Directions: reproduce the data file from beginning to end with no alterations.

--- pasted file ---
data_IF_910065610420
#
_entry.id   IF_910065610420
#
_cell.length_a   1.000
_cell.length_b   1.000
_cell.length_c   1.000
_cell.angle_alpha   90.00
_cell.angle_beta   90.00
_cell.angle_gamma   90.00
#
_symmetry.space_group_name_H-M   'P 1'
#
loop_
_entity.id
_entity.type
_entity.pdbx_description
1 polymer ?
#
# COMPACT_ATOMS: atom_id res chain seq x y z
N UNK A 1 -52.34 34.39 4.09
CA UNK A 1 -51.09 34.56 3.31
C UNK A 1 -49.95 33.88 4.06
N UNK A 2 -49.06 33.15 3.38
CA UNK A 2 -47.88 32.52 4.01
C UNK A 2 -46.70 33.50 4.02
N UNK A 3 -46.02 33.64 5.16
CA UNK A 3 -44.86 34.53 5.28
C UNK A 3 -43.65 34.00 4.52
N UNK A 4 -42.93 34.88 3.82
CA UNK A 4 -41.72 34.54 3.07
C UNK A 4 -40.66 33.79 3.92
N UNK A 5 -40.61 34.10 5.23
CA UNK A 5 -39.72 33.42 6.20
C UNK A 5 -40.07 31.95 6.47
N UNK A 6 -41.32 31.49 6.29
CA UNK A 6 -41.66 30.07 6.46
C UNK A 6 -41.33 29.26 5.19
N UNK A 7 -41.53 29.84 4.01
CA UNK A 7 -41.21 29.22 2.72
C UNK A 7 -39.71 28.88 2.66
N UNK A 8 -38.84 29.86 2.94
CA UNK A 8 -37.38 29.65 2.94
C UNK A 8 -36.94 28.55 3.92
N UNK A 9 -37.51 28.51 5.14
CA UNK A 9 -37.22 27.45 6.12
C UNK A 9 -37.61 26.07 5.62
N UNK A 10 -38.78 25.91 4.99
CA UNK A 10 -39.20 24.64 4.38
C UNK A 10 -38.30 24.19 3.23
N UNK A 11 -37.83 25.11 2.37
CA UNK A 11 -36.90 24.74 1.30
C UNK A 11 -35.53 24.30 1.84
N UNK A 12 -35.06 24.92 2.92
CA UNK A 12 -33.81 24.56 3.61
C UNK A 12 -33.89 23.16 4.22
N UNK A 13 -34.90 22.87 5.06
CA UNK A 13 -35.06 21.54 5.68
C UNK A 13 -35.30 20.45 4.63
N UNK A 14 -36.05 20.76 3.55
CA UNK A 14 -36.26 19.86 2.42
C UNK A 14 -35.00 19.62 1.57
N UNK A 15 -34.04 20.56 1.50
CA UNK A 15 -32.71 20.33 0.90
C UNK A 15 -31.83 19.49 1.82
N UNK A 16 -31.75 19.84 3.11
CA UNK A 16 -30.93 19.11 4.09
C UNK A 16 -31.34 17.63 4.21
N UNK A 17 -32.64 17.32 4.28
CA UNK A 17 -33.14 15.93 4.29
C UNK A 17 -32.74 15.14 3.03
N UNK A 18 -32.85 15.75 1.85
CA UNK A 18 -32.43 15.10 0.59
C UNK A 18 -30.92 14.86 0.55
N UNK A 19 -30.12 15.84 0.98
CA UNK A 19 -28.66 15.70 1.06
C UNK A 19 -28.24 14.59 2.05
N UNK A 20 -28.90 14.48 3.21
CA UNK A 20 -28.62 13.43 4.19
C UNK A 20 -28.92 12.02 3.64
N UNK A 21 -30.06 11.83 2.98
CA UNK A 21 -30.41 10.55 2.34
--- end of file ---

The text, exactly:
data_IF_910065610420
#
_entry.id   IF_910065610420
#
_cell.length_a   1.000
_cell.length_b   1.000
_cell.length_c   1.000
_cell.angle_alpha   90.00
_cell.angle_beta   90.00
_cell.angle_gamma   90.00
#
_symmetry.space_group_name_H-M   'P 1'
#
loop_
_entity.id
_entity.type
_entity.pdbx_description
1 polymer ?
#
# COMPACT_ATOMS: atom_id res chain seq x y z
N UNK A 1 -52.34 34.39 4.09
CA UNK A 1 -51.09 34.56 3.31
C UNK A 1 -49.95 33.88 4.06
N UNK A 2 -49.06 33.15 3.38
CA UNK A 2 -47.88 32.52 4.01
C UNK A 2 -46.70 33.50 4.02
N UNK A 3 -46.02 33.64 5.16
CA UNK A 3 -44.86 34.53 5.28
C UNK A 3 -43.65 34.00 4.52
N UNK A 4 -42.93 34.88 3.82
CA UNK A 4 -41.72 34.54 3.07
C UNK A 4 -40.66 33.79 3.92
N UNK A 5 -40.61 34.10 5.23
CA UNK A 5 -39.72 33.42 6.20
C UNK A 5 -40.07 31.95 6.47
N UNK A 6 -41.32 31.49 6.29
CA UNK A 6 -41.66 30.07 6.46
C UNK A 6 -41.33 29.26 5.19
N UNK A 7 -41.53 29.84 4.01
CA UNK A 7 -41.21 29.22 2.72
C UNK A 7 -39.71 28.88 2.66
N UNK A 8 -38.84 29.86 2.94
CA UNK A 8 -37.38 29.65 2.94
C UNK A 8 -36.94 28.55 3.92
N UNK A 9 -37.51 28.51 5.14
CA UNK A 9 -37.22 27.45 6.12
C UNK A 9 -37.61 26.07 5.62
N UNK A 10 -38.78 25.91 4.99
CA UNK A 10 -39.20 24.64 4.38
C UNK A 10 -38.30 24.19 3.23
N UNK A 11 -37.83 25.11 2.37
CA UNK A 11 -36.90 24.74 1.30
C UNK A 11 -35.53 24.30 1.84
N UNK A 12 -35.06 24.92 2.92
CA UNK A 12 -33.81 24.56 3.61
C UNK A 12 -33.89 23.16 4.22
N UNK A 13 -34.90 22.87 5.06
CA UNK A 13 -35.06 21.54 5.68
C UNK A 13 -35.30 20.45 4.63
N UNK A 14 -36.05 20.76 3.55
CA UNK A 14 -36.26 19.86 2.42
C UNK A 14 -35.00 19.62 1.57
N UNK A 15 -34.04 20.56 1.50
CA UNK A 15 -32.71 20.33 0.90
C UNK A 15 -31.83 19.49 1.82
N UNK A 16 -31.75 19.84 3.11
CA UNK A 16 -30.93 19.11 4.09
C UNK A 16 -31.34 17.63 4.21
N UNK A 17 -32.64 17.32 4.28
CA UNK A 17 -33.14 15.93 4.29
C UNK A 17 -32.74 15.14 3.03
N UNK A 18 -32.85 15.75 1.85
CA UNK A 18 -32.43 15.10 0.59
C UNK A 18 -30.92 14.86 0.55
N UNK A 19 -30.12 15.84 0.98
CA UNK A 19 -28.66 15.70 1.06
C UNK A 19 -28.24 14.59 2.05
N UNK A 20 -28.90 14.48 3.21
CA UNK A 20 -28.62 13.43 4.19
C UNK A 20 -28.92 12.02 3.64
N UNK A 21 -30.06 11.83 2.98
CA UNK A 21 -30.41 10.55 2.34